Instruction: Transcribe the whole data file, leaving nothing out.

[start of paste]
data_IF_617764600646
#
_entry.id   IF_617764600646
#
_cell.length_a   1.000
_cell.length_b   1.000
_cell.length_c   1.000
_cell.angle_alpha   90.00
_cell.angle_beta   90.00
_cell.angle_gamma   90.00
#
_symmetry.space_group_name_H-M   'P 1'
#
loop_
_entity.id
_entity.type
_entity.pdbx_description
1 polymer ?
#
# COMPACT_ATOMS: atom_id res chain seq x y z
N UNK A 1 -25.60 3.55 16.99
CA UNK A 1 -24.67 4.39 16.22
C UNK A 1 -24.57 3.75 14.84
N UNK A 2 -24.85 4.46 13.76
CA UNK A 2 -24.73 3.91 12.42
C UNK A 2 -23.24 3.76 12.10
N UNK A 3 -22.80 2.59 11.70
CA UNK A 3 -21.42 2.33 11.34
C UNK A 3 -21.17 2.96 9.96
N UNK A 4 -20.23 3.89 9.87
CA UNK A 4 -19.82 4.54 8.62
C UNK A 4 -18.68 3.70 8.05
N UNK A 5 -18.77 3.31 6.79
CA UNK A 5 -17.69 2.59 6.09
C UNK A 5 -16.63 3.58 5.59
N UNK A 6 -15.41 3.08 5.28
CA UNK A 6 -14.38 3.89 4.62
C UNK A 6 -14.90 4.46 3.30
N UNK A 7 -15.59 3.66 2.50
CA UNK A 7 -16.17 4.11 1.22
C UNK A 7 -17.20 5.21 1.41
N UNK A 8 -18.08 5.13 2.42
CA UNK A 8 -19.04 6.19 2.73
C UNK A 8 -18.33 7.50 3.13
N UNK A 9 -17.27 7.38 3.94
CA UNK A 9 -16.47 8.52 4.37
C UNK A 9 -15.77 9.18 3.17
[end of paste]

data_IF_617764600646
#
_entry.id   IF_617764600646
#
_cell.length_a   1.000
_cell.length_b   1.000
_cell.length_c   1.000
_cell.angle_alpha   90.00
_cell.angle_beta   90.00
_cell.angle_gamma   90.00
#
_symmetry.space_group_name_H-M   'P 1'
#
loop_
_entity.id
_entity.type
_entity.pdbx_description
1 polymer ?
#
# COMPACT_ATOMS: atom_id res chain seq x y z
N UNK A 1 -25.60 3.55 16.99
CA UNK A 1 -24.67 4.39 16.22
C UNK A 1 -24.57 3.75 14.84
N UNK A 2 -24.85 4.46 13.76
CA UNK A 2 -24.73 3.91 12.42
C UNK A 2 -23.24 3.76 12.10
N UNK A 3 -22.80 2.59 11.70
CA UNK A 3 -21.42 2.33 11.34
C UNK A 3 -21.17 2.96 9.96
N UNK A 4 -20.23 3.89 9.87
CA UNK A 4 -19.82 4.54 8.62
C UNK A 4 -18.68 3.70 8.05
N UNK A 5 -18.77 3.31 6.79
CA UNK A 5 -17.69 2.59 6.09
C UNK A 5 -16.63 3.58 5.59
N UNK A 6 -15.41 3.08 5.28
CA UNK A 6 -14.38 3.89 4.62
C UNK A 6 -14.90 4.46 3.30
N UNK A 7 -15.59 3.66 2.50
CA UNK A 7 -16.17 4.11 1.22
C UNK A 7 -17.20 5.21 1.41
N UNK A 8 -18.08 5.13 2.42
CA UNK A 8 -19.04 6.19 2.73
C UNK A 8 -18.33 7.50 3.13
N UNK A 9 -17.27 7.38 3.94
CA UNK A 9 -16.47 8.52 4.37
C UNK A 9 -15.77 9.18 3.17